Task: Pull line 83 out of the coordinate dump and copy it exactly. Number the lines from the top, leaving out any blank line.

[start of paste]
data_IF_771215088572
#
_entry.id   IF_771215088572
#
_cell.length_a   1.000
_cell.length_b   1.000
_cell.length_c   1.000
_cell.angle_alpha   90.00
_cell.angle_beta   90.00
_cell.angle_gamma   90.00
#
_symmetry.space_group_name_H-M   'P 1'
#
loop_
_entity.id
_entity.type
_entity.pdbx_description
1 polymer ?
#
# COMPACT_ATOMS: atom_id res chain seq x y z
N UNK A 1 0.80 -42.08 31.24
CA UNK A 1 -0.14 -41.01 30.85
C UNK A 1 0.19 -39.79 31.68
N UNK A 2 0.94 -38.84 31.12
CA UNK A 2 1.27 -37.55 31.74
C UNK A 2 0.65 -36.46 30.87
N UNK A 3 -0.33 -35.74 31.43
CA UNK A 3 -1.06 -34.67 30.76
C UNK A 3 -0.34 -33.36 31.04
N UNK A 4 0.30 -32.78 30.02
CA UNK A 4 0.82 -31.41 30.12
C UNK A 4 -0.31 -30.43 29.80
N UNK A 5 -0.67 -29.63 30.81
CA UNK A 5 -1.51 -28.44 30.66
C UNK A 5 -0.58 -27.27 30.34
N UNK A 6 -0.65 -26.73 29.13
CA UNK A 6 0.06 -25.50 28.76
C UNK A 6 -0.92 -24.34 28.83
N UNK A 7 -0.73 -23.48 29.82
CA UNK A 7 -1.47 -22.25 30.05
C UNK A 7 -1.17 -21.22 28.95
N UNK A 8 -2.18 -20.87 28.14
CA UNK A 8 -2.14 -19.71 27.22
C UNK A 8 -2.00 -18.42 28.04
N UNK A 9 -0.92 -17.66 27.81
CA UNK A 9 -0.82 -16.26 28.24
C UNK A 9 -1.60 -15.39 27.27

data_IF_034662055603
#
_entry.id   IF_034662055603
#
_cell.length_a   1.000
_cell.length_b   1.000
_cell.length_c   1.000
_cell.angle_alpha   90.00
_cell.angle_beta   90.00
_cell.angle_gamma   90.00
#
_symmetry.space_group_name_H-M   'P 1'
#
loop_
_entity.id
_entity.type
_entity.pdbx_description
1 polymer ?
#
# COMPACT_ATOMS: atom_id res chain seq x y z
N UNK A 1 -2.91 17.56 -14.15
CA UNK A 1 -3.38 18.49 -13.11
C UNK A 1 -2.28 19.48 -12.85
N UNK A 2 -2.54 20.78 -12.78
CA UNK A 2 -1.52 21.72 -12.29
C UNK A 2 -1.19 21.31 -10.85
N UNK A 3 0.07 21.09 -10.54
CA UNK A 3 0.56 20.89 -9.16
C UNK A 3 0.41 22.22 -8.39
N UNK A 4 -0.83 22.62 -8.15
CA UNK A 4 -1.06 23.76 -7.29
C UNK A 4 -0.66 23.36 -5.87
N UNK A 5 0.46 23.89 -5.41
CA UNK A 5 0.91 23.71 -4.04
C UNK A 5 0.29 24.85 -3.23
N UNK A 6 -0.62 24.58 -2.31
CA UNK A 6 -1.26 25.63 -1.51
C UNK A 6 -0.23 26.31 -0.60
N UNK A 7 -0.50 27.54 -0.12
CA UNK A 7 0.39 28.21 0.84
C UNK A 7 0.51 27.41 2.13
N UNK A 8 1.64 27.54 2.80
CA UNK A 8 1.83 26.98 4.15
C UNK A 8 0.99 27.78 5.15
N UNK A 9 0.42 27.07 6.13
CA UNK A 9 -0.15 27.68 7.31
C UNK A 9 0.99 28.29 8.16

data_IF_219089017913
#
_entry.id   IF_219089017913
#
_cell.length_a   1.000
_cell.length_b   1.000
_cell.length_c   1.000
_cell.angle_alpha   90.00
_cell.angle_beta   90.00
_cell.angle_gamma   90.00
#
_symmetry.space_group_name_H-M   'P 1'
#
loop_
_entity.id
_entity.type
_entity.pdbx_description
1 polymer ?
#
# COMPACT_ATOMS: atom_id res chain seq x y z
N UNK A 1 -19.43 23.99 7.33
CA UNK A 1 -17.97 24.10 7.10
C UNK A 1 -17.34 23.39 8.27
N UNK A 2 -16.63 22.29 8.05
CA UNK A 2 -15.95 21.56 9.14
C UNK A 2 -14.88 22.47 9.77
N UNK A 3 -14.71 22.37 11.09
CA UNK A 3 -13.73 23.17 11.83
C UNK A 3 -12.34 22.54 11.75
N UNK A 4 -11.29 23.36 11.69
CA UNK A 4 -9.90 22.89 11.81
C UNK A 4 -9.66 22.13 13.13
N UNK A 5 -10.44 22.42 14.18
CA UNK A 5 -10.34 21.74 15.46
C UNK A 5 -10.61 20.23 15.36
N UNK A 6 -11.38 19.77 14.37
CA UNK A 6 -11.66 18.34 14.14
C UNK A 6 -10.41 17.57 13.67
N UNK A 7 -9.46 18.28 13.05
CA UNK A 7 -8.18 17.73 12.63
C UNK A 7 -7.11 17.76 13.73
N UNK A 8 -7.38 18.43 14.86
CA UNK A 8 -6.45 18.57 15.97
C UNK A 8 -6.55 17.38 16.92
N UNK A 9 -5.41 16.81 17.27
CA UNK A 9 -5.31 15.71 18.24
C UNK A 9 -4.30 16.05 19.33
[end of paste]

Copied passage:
N UNK A 6 -0.62 24.58 -2.31